New guidance that highlights the importance of a whole school approach to behaviour is now in force in schools in England.
The advice, published by the Department for Education (DfE), makes a welcome move away from the more punitive approach of former guidance – but does it go far enough?
Whole school approach
The guidance acknowledges that it is up to individual schools to develop their own best practice for behaviour management, but it gives a steer on how schools can and should ‘create a culture with high expectations of behaviour’. It is refreshing to see that school leaders are encouraged to take proactive steps to focus on positive behaviour. For example, the guidance suggests implementing a “behaviour curriculum” which clearly sets out what positive behaviour should look like. Staff should also have training on the behaviour policy and model the expected behaviour, and pupils should be routinely inducted and reminded of expectations, the advice says. The overarching aim of the new guidance is to create a “calm, safe and supportive environment” (a phrase emphasised repeatedly), as this limits disruption and promotes a school culture where children and young people can learn and thrive.
The guidance could go further still and recognise that behaviour policies can play an important role in fostering a nurturing environment and that a school culture needs to enable healthy social and emotional development for all pupils. For example, sections 41 to 44 of the guidance explain that responses to misbehaviour should aim to maintain the positive culture of the school and restore a calm and safe environment. There is a list of the various objectives as including: deterrence, protection and improvement. All these are important of course, but the obvious omission is the aim of supporting the social and emotional wellbeing of the pupil.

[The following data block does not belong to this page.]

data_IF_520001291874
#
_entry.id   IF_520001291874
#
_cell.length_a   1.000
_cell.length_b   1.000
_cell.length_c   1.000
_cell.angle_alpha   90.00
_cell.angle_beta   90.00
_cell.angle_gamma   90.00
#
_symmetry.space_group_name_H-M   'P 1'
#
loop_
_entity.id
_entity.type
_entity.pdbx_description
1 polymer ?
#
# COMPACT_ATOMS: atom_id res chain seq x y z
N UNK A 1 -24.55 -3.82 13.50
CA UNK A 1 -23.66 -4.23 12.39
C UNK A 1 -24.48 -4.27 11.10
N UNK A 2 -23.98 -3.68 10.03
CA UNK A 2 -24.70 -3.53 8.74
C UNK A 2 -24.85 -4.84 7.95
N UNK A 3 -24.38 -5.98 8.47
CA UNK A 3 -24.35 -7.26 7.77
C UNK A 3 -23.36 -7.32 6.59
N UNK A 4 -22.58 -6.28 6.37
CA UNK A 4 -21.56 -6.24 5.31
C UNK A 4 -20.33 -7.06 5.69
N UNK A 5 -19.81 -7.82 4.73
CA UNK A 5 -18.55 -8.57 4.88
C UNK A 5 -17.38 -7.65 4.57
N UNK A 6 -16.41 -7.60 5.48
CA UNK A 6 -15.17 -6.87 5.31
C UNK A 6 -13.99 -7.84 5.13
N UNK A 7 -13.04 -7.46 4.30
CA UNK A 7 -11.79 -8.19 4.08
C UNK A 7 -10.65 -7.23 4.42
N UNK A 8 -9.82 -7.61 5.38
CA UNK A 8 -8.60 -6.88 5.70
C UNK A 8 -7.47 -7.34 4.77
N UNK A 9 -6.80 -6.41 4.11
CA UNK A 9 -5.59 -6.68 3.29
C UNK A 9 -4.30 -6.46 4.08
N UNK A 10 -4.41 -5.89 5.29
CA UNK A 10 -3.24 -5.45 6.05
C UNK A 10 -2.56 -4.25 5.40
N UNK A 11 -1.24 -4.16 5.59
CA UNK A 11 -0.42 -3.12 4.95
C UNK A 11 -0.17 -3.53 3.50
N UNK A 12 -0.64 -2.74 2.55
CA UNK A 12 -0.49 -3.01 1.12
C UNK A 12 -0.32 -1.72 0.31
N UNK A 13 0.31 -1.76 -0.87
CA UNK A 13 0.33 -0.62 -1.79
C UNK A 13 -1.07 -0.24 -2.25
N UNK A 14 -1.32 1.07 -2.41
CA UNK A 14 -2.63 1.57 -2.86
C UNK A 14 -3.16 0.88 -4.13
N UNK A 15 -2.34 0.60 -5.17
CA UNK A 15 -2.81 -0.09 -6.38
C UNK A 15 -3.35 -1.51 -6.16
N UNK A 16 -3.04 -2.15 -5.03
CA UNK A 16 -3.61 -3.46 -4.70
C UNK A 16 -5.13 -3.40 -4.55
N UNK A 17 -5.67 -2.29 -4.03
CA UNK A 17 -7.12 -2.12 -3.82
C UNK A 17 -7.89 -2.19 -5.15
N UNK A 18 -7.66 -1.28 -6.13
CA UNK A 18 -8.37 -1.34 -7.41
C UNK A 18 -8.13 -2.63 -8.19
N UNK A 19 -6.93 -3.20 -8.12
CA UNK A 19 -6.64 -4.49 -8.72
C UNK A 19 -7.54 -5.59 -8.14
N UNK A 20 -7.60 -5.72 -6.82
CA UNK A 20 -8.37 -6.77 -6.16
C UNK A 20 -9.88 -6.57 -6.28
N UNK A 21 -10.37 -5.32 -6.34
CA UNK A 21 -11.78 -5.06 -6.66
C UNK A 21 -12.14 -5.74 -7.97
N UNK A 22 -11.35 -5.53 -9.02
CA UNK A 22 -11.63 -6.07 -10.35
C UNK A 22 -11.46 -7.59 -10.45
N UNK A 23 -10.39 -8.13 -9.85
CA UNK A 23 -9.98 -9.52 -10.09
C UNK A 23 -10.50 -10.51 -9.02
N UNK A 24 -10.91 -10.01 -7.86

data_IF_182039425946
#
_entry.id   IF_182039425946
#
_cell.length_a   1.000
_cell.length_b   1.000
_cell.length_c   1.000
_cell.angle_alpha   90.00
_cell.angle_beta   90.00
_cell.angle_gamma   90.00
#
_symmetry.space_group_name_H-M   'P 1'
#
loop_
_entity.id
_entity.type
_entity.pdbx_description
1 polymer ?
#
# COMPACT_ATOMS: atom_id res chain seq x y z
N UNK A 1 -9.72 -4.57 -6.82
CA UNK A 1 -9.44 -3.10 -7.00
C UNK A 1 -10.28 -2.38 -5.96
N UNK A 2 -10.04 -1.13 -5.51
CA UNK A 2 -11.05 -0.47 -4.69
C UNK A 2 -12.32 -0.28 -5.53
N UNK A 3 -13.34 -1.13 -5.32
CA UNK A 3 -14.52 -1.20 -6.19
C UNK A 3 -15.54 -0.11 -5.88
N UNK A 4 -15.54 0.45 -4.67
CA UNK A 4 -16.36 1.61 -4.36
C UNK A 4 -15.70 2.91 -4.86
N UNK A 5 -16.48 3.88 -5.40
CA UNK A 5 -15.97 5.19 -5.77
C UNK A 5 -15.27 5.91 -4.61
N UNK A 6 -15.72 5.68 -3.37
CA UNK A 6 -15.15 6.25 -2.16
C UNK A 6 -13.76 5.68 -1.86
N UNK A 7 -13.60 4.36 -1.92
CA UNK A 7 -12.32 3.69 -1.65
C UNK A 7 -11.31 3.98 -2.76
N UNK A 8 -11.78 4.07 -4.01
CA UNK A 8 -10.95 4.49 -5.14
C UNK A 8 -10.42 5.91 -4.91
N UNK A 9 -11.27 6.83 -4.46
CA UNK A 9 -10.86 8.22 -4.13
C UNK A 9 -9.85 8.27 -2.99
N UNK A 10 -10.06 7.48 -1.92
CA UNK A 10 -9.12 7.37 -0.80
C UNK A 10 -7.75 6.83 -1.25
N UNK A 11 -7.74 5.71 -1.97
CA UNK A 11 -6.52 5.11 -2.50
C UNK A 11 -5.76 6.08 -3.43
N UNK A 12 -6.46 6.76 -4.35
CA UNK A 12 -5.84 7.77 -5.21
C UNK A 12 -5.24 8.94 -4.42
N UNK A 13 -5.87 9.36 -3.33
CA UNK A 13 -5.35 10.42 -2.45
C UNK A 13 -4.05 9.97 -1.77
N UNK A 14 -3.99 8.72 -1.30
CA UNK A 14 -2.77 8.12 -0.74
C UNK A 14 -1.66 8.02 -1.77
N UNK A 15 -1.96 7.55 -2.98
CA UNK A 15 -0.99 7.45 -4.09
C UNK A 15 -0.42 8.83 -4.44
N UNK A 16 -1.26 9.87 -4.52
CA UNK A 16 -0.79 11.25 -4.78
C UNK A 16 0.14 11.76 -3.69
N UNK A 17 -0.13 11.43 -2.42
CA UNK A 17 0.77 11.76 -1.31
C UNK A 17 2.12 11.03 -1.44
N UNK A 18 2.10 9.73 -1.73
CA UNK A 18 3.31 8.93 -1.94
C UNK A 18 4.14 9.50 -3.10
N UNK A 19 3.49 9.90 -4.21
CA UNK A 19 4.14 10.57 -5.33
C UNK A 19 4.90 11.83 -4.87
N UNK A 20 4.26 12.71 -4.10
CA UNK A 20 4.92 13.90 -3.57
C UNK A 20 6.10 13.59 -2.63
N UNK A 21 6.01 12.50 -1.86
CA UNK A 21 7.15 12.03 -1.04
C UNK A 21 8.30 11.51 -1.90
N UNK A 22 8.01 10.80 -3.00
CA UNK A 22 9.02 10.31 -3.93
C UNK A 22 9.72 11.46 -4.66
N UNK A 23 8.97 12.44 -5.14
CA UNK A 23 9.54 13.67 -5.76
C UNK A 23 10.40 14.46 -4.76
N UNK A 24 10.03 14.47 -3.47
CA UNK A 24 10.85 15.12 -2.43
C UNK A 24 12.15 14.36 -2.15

There are a number of references to nurturing approaches – the guidance mentions “small groups” as being useful initial intervention strategies following behavioural incidents. Still, nurtureuk would have liked the guidance to recognise that a nurturing approach is a central part of how schools can achieve the aim of “calm, safe and supportive environments” through behaviour policies.
The DfE consulted on the new guidance ahead of its publication. When asking which types of early intervention work best to address behaviour issues, the consultation found “many responses suggested targeted interventions to help pupils in managing their emotions and behaviour, such as mindfulness, emotion coaching, behaviour support plans, small nurture groups and support with transition from primary to secondary”. It is disappointing that this emphasis is largely missing in the guidance itself.
Pupil transition and communication
It is encouraging to see the updated guidance takes into account the role of transitions on pupil behaviour. Section 10, which sets out what school behaviour policies should cover, includes – the importance of transition in children’s lives and advises that behaviour policies include detail on transitions, including the induction and re-induction into behaviour systems, rules, and routines’.
Transition is one of the six principles of nurture, and it is good to see it included here. One of the other six principles: all behaviour is communication, is however not so well reflected in the guidance. A common response to the consultation regarding minimum standards of behaviour was that the guidance should recognise behaviour as both a form of communication and evidence of unmet need. It is therefore surprising that the updated guidance sidesteps this and continues instead to focus on ‘expectations’ of good behaviour.
Overall, schools will find much of the updated guidance helpful in developing approaches to behaviour policy, with a whole-school approach that is consistent, inclusive and positive. There are signs here too that the new direction set by the Timpson Review, to prevent inappropriate and premature use of exclusions, is going in the right direction. However, nurtureuk would like to see future advice go further – fully reflecting the need for nurture in schools to enable all children and young people to be ready and able to learn.